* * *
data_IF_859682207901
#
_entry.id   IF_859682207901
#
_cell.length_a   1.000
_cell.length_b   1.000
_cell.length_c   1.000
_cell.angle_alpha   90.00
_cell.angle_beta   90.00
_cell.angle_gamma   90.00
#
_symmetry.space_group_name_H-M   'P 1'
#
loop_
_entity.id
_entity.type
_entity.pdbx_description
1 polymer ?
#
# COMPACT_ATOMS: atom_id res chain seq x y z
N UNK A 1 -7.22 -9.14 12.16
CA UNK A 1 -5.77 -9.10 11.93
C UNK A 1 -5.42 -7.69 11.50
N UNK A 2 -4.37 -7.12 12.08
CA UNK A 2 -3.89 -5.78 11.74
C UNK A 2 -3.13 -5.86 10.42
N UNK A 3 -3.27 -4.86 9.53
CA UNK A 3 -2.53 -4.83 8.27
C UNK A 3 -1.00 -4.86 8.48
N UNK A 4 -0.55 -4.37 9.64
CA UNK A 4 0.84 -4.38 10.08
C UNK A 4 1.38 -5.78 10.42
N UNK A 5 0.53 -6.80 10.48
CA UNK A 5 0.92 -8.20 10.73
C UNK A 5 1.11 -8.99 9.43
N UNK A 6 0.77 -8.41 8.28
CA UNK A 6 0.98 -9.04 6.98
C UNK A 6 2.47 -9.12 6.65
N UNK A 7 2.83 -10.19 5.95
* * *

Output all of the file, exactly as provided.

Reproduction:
data_IF_859682207901
#
_entry.id   IF_859682207901
#
_cell.length_a   1.000
_cell.length_b   1.000
_cell.length_c   1.000
_cell.angle_alpha   90.00
_cell.angle_beta   90.00
_cell.angle_gamma   90.00
#
_symmetry.space_group_name_H-M   'P 1'
#
loop_
_entity.id
_entity.type
_entity.pdbx_description
1 polymer ?
#
# COMPACT_ATOMS: atom_id res chain seq x y z
N UNK A 1 -7.22 -9.14 12.16
CA UNK A 1 -5.77 -9.10 11.93
C UNK A 1 -5.42 -7.69 11.50
N UNK A 2 -4.37 -7.12 12.08
CA UNK A 2 -3.89 -5.78 11.74
C UNK A 2 -3.13 -5.86 10.42
N UNK A 3 -3.27 -4.86 9.53
CA UNK A 3 -2.53 -4.83 8.27
C UNK A 3 -1.00 -4.86 8.48
N UNK A 4 -0.55 -4.37 9.64
CA UNK A 4 0.84 -4.38 10.08
C UNK A 4 1.38 -5.78 10.42
N UNK A 5 0.53 -6.80 10.48
CA UNK A 5 0.92 -8.20 10.73
C UNK A 5 1.11 -8.99 9.43
N UNK A 6 0.77 -8.41 8.28
CA UNK A 6 0.98 -9.04 6.98
C UNK A 6 2.47 -9.12 6.65
N UNK A 7 2.83 -10.19 5.95